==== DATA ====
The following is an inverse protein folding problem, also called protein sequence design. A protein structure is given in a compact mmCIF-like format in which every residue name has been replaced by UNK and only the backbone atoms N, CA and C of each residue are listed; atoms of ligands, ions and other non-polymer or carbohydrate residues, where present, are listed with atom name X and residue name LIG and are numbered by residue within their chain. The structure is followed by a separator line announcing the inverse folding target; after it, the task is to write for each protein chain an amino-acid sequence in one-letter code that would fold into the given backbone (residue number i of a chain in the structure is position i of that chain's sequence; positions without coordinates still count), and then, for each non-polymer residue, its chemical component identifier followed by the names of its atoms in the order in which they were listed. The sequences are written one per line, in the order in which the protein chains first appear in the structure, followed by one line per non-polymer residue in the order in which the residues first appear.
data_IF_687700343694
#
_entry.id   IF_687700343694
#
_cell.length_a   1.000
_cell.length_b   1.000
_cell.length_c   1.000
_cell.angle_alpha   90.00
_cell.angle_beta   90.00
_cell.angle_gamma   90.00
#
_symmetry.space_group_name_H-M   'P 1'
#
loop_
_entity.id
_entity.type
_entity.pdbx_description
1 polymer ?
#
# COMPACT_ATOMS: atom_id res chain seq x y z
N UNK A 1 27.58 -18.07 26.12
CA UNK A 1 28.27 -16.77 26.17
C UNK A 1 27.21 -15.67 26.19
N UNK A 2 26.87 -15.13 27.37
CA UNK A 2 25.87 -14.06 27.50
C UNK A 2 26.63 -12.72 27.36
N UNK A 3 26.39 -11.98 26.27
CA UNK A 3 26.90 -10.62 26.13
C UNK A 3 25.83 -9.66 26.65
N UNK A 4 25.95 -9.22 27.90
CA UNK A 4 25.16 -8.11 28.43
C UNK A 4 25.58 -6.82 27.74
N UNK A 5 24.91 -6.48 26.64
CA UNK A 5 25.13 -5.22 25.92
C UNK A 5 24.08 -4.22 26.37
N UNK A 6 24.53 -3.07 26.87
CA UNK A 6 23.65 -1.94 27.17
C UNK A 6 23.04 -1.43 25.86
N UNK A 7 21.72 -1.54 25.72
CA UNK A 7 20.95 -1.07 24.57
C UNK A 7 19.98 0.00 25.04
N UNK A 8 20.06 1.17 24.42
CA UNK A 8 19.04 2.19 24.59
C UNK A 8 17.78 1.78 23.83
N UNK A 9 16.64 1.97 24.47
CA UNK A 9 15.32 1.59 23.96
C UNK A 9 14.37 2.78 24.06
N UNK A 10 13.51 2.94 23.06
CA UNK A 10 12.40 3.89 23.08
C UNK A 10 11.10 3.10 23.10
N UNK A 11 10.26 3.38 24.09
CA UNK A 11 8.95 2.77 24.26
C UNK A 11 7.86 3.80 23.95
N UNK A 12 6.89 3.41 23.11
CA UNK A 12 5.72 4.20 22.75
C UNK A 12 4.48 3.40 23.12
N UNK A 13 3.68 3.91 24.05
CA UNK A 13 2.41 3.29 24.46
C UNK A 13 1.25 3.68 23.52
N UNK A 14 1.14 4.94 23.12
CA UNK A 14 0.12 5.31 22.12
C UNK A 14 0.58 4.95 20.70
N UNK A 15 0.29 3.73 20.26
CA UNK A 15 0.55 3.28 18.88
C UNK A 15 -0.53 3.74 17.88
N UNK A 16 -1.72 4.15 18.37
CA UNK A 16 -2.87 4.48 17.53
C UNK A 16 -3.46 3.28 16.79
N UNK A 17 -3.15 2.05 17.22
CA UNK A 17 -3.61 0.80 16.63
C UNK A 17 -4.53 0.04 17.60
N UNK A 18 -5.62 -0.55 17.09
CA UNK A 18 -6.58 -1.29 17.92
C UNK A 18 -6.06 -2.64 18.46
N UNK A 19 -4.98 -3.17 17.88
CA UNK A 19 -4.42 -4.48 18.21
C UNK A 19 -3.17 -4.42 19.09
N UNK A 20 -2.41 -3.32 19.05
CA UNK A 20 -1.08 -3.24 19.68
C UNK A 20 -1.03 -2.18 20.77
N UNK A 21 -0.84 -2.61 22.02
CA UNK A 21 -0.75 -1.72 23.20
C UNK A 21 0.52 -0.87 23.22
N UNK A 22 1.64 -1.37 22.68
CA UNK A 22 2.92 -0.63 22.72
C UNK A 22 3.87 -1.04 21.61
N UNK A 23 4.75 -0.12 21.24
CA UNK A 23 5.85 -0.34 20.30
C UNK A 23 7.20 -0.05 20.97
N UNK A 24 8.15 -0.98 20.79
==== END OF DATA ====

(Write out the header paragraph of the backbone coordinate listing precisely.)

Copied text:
The following is an inverse protein folding problem, also called protein sequence design. A protein structure is given in a compact mmCIF-like format in which every residue name has been replaced by UNK and only the backbone atoms N, CA and C of each residue are listed; atoms of ligands, ions and other non-polymer or carbohydrate residues, where present, are listed with atom name X and residue name LIG and are numbered by residue within their chain. The structure is followed by a separator line announcing the inverse folding target; after it, the task is to write for each protein chain an amino-acid sequence in one-letter code that would fold into the given backbone (residue number i of a chain in the structure is position i of that chain's sequence; positions without coordinates still count), and then, for each non-polymer residue, its chemical component identifier followed by the names of its atoms in the order in which they were listed. The sequences are written one per line, in the order in which the protein chains first appear in the structure, followed by one line per non-polymer residue in the order in which the residues first appear.